→ Tutanota has a dedicated application for Windows, Mac, and Linux. → ProtonMail doesn’t have an app for desktop, where it’s only available and usable with a browser.

Winner: Tutanota

Sending Messages to Non-users

You might have decided to use one of the two email services, but most of your contacts still rely on the more popular Gmail or others.

Tutanota

Tutanota reslies on AES symmetric encryption, where you have to type in a password and share it with the recipient. The recipient will unlock the message using the shared password.

ProtonMail

ProtonMail uses the same type of encryption as Tutanota, the only difference lies in its limited process (mentioned above), where subject lines or sender’s email addresses aren’t encrypted.

If a popular email provider doesn’t offer end-to-end encryption, there’s a risk it might keep a copy of your email. Still, you can overcome this risk if you don’t include sensitive information in the subject line.

Winner: Tutanota

Sending and receiving emails on ProtonMail

Customer Support

Getting appropriate and straightforward technical assistance is always essential, especially if you’re new to the service.

Tutanota

Tutanota doesn’t provide direct customer support to its free users, but paying subscribers do have access to it. On the other hand, the email service has a subreddit where you can find support documentation and helpful answers to technical questions.

ProtonMail

ProtonMail positively stands out in this segment since it offers support for all users, including those with free accounts. Free users do have longer waiting queues, but it’s still something.

ProtonMail has a significantly larger Reddit community, and you’ll find support articles on ProtonMail’s website much easier compared to Tutanota.

Winner: ProtonMail

Table showing relevant tech and support topics

Open-Source Code (To a Certain Extent)

An open-source code shows a lot of confidence and transparency. Anyone can look at the code and audit it, so you know you can trust the service to handle your data. Tutanota and ProtonMail aren’t fully open-source email services, but there’s a silver lining.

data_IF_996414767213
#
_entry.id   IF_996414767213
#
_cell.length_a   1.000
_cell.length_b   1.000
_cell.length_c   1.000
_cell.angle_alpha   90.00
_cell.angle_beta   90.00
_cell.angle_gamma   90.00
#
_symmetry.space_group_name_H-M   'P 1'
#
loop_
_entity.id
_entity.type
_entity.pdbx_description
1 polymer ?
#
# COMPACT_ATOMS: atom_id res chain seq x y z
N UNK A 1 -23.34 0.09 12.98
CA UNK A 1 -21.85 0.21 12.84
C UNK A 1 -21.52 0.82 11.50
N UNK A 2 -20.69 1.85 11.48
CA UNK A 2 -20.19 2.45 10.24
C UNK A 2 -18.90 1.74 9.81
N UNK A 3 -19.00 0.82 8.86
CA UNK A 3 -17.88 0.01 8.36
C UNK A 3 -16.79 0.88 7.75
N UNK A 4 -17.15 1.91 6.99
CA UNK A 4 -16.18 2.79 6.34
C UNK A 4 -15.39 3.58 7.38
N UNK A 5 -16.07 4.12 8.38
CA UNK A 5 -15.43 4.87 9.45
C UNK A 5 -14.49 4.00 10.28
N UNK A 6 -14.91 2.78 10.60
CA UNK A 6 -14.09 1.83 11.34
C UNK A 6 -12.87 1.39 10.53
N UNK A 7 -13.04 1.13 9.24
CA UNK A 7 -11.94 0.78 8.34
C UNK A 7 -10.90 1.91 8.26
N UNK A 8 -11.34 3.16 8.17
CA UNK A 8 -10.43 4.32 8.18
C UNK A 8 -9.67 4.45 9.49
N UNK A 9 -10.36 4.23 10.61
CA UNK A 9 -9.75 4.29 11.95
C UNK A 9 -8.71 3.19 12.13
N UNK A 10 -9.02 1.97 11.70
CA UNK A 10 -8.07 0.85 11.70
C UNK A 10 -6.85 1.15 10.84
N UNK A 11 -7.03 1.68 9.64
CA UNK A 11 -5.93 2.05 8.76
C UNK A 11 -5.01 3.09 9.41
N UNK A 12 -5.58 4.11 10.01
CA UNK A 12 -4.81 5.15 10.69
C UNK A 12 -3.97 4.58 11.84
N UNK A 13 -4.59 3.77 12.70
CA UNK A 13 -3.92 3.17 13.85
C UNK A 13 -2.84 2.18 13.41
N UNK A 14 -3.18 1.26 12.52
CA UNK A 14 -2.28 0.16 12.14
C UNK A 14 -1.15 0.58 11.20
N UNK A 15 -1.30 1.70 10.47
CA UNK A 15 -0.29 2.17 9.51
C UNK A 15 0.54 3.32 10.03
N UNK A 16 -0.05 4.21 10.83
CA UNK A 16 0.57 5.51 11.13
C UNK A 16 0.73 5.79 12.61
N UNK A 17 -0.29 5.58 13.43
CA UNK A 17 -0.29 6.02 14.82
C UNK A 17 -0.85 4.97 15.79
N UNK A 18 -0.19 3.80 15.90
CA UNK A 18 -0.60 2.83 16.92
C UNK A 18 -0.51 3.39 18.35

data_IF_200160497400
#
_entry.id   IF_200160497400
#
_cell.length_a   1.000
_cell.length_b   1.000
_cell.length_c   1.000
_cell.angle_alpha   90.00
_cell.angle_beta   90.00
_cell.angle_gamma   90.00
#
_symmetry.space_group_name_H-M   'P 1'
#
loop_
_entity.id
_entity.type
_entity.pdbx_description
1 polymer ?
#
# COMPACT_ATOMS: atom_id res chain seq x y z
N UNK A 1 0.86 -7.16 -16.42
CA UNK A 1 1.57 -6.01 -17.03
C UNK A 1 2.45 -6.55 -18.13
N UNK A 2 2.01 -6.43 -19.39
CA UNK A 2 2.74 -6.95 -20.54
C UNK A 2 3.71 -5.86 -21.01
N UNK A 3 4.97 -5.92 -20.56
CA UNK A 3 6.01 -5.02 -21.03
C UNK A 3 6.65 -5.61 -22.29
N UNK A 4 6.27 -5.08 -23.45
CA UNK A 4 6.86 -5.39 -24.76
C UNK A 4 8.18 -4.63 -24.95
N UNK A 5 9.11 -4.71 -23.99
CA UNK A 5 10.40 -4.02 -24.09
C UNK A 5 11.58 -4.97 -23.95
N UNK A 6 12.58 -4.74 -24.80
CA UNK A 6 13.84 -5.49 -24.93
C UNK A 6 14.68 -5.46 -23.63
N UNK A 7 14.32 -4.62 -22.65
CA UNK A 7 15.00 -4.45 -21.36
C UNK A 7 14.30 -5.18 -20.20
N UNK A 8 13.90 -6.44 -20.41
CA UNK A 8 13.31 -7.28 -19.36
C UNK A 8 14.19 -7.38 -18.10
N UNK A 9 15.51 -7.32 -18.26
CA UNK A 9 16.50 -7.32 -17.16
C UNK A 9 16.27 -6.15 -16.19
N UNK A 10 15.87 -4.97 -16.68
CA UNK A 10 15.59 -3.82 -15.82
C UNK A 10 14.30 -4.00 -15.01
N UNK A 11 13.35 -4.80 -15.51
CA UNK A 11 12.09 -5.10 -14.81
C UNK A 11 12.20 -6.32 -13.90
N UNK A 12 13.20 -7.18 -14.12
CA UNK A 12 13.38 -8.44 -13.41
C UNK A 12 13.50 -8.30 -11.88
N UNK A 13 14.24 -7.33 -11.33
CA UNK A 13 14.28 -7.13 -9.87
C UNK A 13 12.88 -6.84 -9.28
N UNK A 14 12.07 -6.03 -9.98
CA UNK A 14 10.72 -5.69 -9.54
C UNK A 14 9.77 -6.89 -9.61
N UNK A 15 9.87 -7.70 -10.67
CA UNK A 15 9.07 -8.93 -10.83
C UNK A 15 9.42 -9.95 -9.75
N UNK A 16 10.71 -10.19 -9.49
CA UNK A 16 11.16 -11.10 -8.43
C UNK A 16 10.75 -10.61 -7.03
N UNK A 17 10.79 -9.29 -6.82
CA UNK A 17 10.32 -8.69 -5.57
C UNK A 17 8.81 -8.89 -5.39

Tutanota

In Tutanota’s case, every part of their software is open source except for their servers. They admitted this detail on the company’s blog and assured users it’s one of their priorities, and they will work on adding it soon.

ProtonMail

ProtonMail mentioned it doesn’t intend to reveal its source code for its back-end servers, as this would disclose “information about how they do anti-spam and anti-abuse.”

Winner: It’s a tie

Data Retention Policies

A company’s headquarters is important when it comes to privacy laws and data retention policies.

Tutanota

Tutanota is crafted by German engineers. Its corporate offices are based in Germany which is part of the 14 Eyes Alliance. It is a surveillance partnership between multiple countries to share intelligence. Despite this drawback, Germany is part of the EU, which means you’ll be protected by the GDPR (General Data Protection Regulation), as well as by headstrong data privacy regulations.

GDPR’s main principle forbids companies to collect and use your personal data without your informed consent. Additionally, Germany amended its German Federal Data Protection Act ( protecting internet users) to align with GDPR. Tutanota also has its servers’ network and data centers in Germany. Based on end-to-end encryption, no third party (even Tutanota staff) can access data stored on their servers.

ProtonMail

ProtonMail takes great pride in its Swiss origin and how its story began at CERN (the European Organization for Nuclear Research). Interestingly, this is the same organization Tim Berners Lee had worked for when he invented the World Wide Web. ProtonMail’s head offices and server infrastructure are in Switzerland – deep under hundreds of meters of solid granite rock, providing full proof protection, possibly even against nuclear attacks.